The theory presented in this book builds on Grice's theories of meaning-making in context and diverges from them, arguing that ultimately the goal in human cognitive processes is to achieve the greatest possible cognitive effect--in that communication is driven by what is the most relevant in context, for the smallest possible processing effort. While I find in-depth and detailed explication of conversation (of which there is much in this book) to be a tad tedious, I find this angle on studying The theory presented in this book builds on Grice's theories of meaning-making in context and diverges from them, arguing that ultimately the goal in human cognitive processes is to achieve the greatest possible cognitive effect--in that communication is driven by what is the most relevant in context, for the smallest possible processing effort. While I find in-depth and detailed explication of conversation (of which there is much in this book) to be a tad tedious, I find this angle on studying language and cognition to be valuable in context with angles that study language from a perspective that does not take into account the sociological. I think the sociological perspective inevitably has an effect on the negotiation of discourse between people and even on linguistic change, and so find the theory presented in this book to be worthwhile. (I read an old, used copy; 1st edition, not the 2nd edition listed here.)

  2. 5 out of 5

    Derek Bridge

    I first read this when it was first published and I was beginning my PhD, 30 years ago. I have moved away from this field so I don't know how well its ideas have stood the test of time. Reading it again, I am struck by how comprehensive and radical is its attack on the then-prevailing (and possibly still-prevailing) ideas about communication and cognition. But I am also struck by its complete absence of any hard scientific evidence: no meaningful citations of psycholinguistic or psychological ex I first read this when it was first published and I was beginning my PhD, 30 years ago. I have moved away from this field so I don't know how well its ideas have stood the test of time. Reading it again, I am struck by how comprehensive and radical is its attack on the then-prevailing (and possibly still-prevailing) ideas about communication and cognition. But I am also struck by its complete absence of any hard scientific evidence: no meaningful citations of psycholinguistic or psychological experiments. Finally, I am struck at how prolix it is (although, admittedly, it does have huge scope), so much so that it is hard to pin down a precise theory here; possibly all sorts of lacunae are hidden by this writing style. Perhaps my criticisms are unfair: the book launches a programme of work with some real insights, rather than summarizes a firmly established theory.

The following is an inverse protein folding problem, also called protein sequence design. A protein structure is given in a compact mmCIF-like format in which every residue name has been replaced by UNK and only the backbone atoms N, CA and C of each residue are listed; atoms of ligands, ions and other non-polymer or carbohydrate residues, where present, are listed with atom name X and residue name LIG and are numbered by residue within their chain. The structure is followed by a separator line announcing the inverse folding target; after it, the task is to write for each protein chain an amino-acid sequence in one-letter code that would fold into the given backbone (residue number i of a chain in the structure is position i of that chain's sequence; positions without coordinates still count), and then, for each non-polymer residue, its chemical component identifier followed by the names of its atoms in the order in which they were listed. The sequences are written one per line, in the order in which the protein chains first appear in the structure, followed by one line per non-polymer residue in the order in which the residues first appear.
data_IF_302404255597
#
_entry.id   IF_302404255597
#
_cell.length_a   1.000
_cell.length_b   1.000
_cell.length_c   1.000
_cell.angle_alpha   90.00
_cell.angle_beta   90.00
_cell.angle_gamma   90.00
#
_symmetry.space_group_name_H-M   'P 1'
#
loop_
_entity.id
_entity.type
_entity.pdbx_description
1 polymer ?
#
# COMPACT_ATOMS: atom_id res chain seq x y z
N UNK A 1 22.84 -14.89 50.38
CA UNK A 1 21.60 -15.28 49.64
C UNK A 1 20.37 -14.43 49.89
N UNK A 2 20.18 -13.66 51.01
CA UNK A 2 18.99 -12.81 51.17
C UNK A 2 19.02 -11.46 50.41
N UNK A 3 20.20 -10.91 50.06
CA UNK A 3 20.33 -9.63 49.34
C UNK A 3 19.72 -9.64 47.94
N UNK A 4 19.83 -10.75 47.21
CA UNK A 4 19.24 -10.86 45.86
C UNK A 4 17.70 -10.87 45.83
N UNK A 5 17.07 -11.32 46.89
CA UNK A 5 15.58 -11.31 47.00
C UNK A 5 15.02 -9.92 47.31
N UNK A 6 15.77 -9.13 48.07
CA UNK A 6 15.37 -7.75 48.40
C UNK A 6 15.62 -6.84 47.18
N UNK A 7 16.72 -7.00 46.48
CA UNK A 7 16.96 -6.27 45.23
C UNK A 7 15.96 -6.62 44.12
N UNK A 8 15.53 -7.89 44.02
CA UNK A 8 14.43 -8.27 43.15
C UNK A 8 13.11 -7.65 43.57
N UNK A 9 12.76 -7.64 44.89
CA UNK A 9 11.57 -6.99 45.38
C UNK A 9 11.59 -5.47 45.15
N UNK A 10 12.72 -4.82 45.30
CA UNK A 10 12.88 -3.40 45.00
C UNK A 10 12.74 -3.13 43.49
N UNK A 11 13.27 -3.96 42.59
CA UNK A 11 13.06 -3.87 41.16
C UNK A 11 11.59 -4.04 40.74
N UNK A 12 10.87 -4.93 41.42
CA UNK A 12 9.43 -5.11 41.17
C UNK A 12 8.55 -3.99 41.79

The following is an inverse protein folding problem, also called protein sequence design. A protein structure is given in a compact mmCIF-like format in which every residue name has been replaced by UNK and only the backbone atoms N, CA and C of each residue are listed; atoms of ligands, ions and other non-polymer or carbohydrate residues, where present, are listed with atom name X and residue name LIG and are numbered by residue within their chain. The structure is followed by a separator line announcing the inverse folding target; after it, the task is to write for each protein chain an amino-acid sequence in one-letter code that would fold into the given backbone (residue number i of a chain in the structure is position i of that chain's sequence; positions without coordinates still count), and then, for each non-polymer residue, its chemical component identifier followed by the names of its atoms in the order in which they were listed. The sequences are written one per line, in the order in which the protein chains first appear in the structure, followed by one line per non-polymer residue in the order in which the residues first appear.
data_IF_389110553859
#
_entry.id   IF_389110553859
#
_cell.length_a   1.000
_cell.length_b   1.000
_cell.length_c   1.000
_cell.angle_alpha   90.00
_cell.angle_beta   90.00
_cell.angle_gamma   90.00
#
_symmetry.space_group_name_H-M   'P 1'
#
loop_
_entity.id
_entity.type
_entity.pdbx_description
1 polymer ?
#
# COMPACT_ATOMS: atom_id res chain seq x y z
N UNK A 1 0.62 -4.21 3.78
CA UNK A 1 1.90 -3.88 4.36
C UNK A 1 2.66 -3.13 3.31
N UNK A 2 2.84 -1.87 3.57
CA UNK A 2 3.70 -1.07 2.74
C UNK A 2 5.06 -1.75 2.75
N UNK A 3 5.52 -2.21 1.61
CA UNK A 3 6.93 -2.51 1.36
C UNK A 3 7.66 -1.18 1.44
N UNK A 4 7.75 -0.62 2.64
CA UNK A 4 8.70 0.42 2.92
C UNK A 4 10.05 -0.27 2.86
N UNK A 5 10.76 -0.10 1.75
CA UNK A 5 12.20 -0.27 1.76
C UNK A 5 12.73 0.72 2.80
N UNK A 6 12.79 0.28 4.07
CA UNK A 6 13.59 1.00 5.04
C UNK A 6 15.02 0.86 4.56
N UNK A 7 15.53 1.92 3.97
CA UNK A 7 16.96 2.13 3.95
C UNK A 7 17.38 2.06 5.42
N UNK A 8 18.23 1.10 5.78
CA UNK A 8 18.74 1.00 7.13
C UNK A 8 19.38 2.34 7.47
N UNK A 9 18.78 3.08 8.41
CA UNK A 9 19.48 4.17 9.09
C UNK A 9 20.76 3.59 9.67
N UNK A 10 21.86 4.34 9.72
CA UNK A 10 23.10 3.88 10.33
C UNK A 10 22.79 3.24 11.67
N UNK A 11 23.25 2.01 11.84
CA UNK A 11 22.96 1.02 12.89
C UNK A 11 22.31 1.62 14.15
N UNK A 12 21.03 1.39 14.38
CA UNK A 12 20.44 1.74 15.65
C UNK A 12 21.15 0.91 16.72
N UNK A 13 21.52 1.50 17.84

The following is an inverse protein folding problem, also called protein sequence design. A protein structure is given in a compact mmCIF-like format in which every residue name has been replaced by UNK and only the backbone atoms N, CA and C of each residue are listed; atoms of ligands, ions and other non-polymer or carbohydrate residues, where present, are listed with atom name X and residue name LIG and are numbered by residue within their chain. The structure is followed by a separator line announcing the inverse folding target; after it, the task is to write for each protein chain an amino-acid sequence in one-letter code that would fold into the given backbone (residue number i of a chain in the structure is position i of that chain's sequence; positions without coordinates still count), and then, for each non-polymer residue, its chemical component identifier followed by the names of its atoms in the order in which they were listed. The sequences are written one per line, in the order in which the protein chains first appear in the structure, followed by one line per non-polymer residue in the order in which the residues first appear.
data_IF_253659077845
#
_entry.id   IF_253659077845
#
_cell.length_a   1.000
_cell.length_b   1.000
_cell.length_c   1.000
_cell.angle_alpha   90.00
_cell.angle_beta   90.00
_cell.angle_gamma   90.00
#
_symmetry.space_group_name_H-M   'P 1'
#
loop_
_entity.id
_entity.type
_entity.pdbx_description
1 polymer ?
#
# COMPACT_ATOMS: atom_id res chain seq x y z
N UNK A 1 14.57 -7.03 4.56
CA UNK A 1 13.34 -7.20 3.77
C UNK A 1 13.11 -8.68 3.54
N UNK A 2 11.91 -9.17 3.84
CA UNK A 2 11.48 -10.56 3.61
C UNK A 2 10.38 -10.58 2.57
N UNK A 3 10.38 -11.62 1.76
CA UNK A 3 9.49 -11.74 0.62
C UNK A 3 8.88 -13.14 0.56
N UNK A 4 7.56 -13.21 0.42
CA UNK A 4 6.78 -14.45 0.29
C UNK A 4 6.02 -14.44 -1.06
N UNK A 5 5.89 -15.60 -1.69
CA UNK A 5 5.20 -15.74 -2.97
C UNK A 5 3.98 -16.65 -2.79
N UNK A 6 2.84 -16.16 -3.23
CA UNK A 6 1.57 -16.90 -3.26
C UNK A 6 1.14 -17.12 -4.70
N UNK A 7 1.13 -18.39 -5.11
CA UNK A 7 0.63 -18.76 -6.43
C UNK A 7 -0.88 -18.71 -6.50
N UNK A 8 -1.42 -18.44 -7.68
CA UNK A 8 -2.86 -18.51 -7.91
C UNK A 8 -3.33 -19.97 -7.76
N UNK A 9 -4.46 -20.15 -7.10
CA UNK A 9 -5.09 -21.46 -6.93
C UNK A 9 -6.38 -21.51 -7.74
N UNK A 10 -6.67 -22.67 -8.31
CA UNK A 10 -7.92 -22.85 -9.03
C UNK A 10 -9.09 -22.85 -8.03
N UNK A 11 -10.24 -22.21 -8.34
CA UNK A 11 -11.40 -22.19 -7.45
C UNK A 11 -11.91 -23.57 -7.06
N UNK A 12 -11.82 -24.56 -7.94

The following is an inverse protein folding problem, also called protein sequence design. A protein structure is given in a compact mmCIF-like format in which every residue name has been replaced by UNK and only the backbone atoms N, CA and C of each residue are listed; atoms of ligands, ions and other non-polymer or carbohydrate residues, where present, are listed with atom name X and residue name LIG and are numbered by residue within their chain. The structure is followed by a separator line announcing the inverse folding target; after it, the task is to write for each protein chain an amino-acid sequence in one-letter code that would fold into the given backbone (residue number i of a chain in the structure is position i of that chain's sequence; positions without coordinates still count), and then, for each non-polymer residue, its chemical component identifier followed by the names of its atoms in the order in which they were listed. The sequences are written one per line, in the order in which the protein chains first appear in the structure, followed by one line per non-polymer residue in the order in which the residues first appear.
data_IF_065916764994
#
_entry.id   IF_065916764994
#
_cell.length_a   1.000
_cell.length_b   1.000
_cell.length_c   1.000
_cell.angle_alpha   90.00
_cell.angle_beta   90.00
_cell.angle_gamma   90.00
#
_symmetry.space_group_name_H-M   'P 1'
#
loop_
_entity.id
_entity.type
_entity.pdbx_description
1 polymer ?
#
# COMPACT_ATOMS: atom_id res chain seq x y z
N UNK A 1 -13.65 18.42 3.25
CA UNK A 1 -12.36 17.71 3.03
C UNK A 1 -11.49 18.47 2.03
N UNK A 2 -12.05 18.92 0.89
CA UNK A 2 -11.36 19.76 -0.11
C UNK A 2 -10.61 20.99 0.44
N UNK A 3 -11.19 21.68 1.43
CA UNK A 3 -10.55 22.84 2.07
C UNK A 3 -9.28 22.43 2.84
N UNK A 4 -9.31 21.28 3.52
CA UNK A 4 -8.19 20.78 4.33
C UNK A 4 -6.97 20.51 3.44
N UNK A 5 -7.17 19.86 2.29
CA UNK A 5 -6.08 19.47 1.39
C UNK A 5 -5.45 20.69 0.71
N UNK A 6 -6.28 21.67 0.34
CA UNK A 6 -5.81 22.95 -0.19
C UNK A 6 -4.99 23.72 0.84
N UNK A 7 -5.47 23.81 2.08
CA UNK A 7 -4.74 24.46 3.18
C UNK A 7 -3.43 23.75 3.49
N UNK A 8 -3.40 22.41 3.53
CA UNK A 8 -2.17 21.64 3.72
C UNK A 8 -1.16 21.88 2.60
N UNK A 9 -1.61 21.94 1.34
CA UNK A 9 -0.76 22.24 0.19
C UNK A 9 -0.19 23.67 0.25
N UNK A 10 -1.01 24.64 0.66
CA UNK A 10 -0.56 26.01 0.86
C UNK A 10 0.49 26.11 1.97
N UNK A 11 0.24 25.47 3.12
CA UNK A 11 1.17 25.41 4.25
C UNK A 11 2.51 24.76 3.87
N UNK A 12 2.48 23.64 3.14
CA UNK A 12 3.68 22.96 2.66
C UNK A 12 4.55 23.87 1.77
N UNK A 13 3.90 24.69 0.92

3. 4 out of 5

    Alienne Laval

    Symbols and Signs...

  4. 4 out of 5

    Derek

    http://www.5cense.com/18/582.htm http://www.5cense.com/18/582.htm

  5. 5 out of 5

    Steve

    Got about half of the pages turned, but about half of those were seen through glazed-over eyes. Interesting stuff, but too technical for me.

  6. 4 out of 5

    Daniela

    although hard to follow in places, the book is illuminating as to relevance-focused aspects of cgnition - a simple truth couched in an emblellished argumentative scaffolding!

  7. 4 out of 5

    Wsvdland

  8. 4 out of 5

    Francisco Ureña

  9. 5 out of 5

    Salpi

  10. 5 out of 5

    Edmund Conroy

  11. 4 out of 5

    Lidiana

  12. 5 out of 5

    John

  13. 4 out of 5

    Rémi Barraquand

  14. 5 out of 5

    Ian Pitchford

  15. 5 out of 5

    Thomas Belligh

  16. 4 out of 5

    Nathan Cox

  17. 5 out of 5

    Charlie

  18. 5 out of 5

    Maged Zakher

  19. 4 out of 5

    Víctor Luna

  20. 5 out of 5

    Lucha

  21. 5 out of 5

    Amira Chenine

  22. 5 out of 5

    Kevin

  23. 4 out of 5

    Maciek

  24. 4 out of 5

    Anders Andersen

  25. 5 out of 5

    Cesar Jurado

  26. 4 out of 5

    Jana

  27. 4 out of 5

    Billy

  28. 4 out of 5

    Jakob Jørgensen

  29. 4 out of 5

    OTIS

  30. 5 out of 5

    Johan